Sept. 9, 2016
Five UCalgary scholars named New Fellows of the Royal Society of Canada
The Royal Society of Canada announced the 2016 New Fellows in Ottawa on Wednesday. Five University of Calgary scholars, from a range of backgrounds, will be inducted into this league of prominent intellectuals at a ceremony in Ontario on Nov. 18.
“Election to the academies of the Royal Society of Canada is the highest honour a scholar can achieve in the arts, humanities and sciences,” notes Elizabeth Cannon, president and vice-chancellor of the University of Calgary, who is also a fellow of the Royal Society of Canada. “We celebrate their dedication and the deep contributions they are making to their fields, while also looking forward to all that they will continue to contribute, not only on behalf of our university, but on behalf of Canada.”
The five nationally recognized scholars include award-winning author Christian BöK, from the Faculty of Arts, who has been recognized for his influential exploration of language and his novel use of scientific methods to create poetry. Also from Arts, Susan Bennett has been recognized for her work that challenges the way we perceive performance in its sociocultural contexts. Biomedical engineer Rangaraj M. Rangayyan from the Schulich School of Engineering has been awarded for his contributions that include authoring textbooks that are in wide use around the world and the development of biomedical diagnostics for breast cancer and joint degeneration. Nigel Shrive, also from the Schulich School, has been recognized for his contributions in both civil and biomedical engineering, including six patents, two books, 14 book chapters and more than 400 papers. And from the Faculty of Science, ecologist Lawrence Harder has been recognized for his work that integrates ecological and genetic perspectives on plant-pollinator interactions. His work has had worldwide impact for clarifying the nature of pollination problems confronting global agricultural production.
The UCalgary scholars are part of a cohort of 89 new fellows from across Canada who will be inducted into the academies in November. The scholars have been elected by their peers — in recognition of their outstanding scholarly, scientific and artistic achievements. After this new cohort has been formally inducted, there will be 67 active fellows at the University of Calgary.
Founded in 1882, the Royal Society of Canada comprises the academies of arts, humanities and sciences; in addition to Canada's first national system of multidisciplinary recognition for the emerging generation of Canadian intellectual leadership, The College of New Scholars, Artists and Scientists. Its mission is to recognize scholarly, research and artistic excellence, to advise governments and organizations, and to promote a culture of knowledge and innovation in Canada and with other national academies around the world.
University of Calgary 2016 New Fellows:
Division of Arts
- Christian BöK: Department of English, University of Calgary
Christian Bök is an experimental poet in Canada. Recognized internationally as a very influential writer, Bök explores the music of language, often using scientific mechanisms to create poetry. His book Eunoia (2001), the bestselling book of Canadian poetry, won the Griffin Prize in 2002. His most recent work, The Xenotext (2015), contributes not only to poetic practice, but also to molecular biology and cellular genetics.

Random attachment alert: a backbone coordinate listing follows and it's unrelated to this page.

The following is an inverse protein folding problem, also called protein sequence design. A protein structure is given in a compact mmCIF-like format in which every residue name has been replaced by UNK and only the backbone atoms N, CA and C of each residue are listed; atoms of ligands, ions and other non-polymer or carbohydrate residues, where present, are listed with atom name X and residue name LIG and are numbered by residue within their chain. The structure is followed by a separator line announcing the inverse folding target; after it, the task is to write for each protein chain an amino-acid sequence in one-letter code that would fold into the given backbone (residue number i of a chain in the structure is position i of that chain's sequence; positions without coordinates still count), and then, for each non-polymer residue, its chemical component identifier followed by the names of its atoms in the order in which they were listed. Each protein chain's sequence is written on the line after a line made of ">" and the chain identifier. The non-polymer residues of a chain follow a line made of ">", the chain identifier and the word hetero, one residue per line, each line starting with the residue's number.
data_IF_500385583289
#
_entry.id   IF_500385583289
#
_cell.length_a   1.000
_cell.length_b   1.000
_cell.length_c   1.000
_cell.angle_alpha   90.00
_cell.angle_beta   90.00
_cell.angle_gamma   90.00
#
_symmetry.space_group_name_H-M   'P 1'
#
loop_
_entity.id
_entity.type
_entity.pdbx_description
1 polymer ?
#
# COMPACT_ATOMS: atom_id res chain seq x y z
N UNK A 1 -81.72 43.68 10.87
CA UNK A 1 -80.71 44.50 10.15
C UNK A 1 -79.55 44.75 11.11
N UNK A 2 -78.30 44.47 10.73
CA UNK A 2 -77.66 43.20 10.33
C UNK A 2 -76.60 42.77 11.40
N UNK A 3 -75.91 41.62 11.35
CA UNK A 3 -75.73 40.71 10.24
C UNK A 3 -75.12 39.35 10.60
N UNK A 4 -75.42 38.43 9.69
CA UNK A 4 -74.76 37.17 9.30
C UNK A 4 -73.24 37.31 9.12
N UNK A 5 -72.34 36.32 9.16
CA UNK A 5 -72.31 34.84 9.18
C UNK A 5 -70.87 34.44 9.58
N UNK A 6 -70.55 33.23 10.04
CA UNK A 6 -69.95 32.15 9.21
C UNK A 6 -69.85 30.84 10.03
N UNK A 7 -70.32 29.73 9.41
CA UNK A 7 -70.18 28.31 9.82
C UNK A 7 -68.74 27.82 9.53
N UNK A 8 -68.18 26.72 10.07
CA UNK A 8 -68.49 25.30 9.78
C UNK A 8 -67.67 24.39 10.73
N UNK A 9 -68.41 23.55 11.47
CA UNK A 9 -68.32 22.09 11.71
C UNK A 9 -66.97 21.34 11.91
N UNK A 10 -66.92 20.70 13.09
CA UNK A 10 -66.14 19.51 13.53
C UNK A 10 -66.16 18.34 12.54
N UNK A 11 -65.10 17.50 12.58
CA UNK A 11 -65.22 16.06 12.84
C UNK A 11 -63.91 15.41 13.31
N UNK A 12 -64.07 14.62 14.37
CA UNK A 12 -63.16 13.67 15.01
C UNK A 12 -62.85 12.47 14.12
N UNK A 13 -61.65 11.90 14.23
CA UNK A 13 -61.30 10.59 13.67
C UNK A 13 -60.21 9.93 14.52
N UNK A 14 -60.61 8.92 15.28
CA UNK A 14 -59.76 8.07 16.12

Division of Humanities
- Susan Bennett: Department of English, University of Calgary
Innovative and theoretically sophisticated in its approach, Susan Bennett’s work in the areas of theatre and performance studies has challenged the ways scholars and practitioners perceive performance in its sociocultural contexts. In her career, she has steadfastly underscored the social capital of the humanities and documented the need for renewed creativity in the arts across Canada.
Academy of Science
- Rangaraj M. Rangayyan: Professor Emeritus, University of Calgary
Rangaraj M. Rangayyan has made substantial contributions to biomedical engineering and computer-aided diagnosis. His books are used at several universities for research and teaching, and have been translated to Russian and Mandarin. With collaborators, he has developed several techniques for detection of abnormalities in biomedical signals and images, including breast cancer and degeneration of knee-joint cartilage.
- Nigel Shrive: Schulich School of Engineering, University of Calgary
Nigel Shrive is internationally known and respected, in both civil and biomedical engineering, for his theoretical contributions, ingenious testing, real-world applications and development of novel testing equipment. His research has resulted in significant impacts on the fields of masonry and concrete, joints and tissues, and the cardiovascular system. His work has resulted in six patents, two books, 14 book chapters and more than 400 papers.
Life Science Division
- Lawrence Harder: Faculty of Science, University of Calgary
Lawrence Harder has exposed new perspectives on the ecology and evolution of angiosperm reproduction. His theoretical and empirical research illustrates the contribution of plant-pollinator interactions to the diversity of flowering plants, reveals inflorescences, rather than individual flowers, as the fundamental unit of plant mating, and integrates ecological and genetic perspectives on plant mating. He has also clarified the nature of pollination problems confronting global agricultural production and identified principles for improved agricultural practice.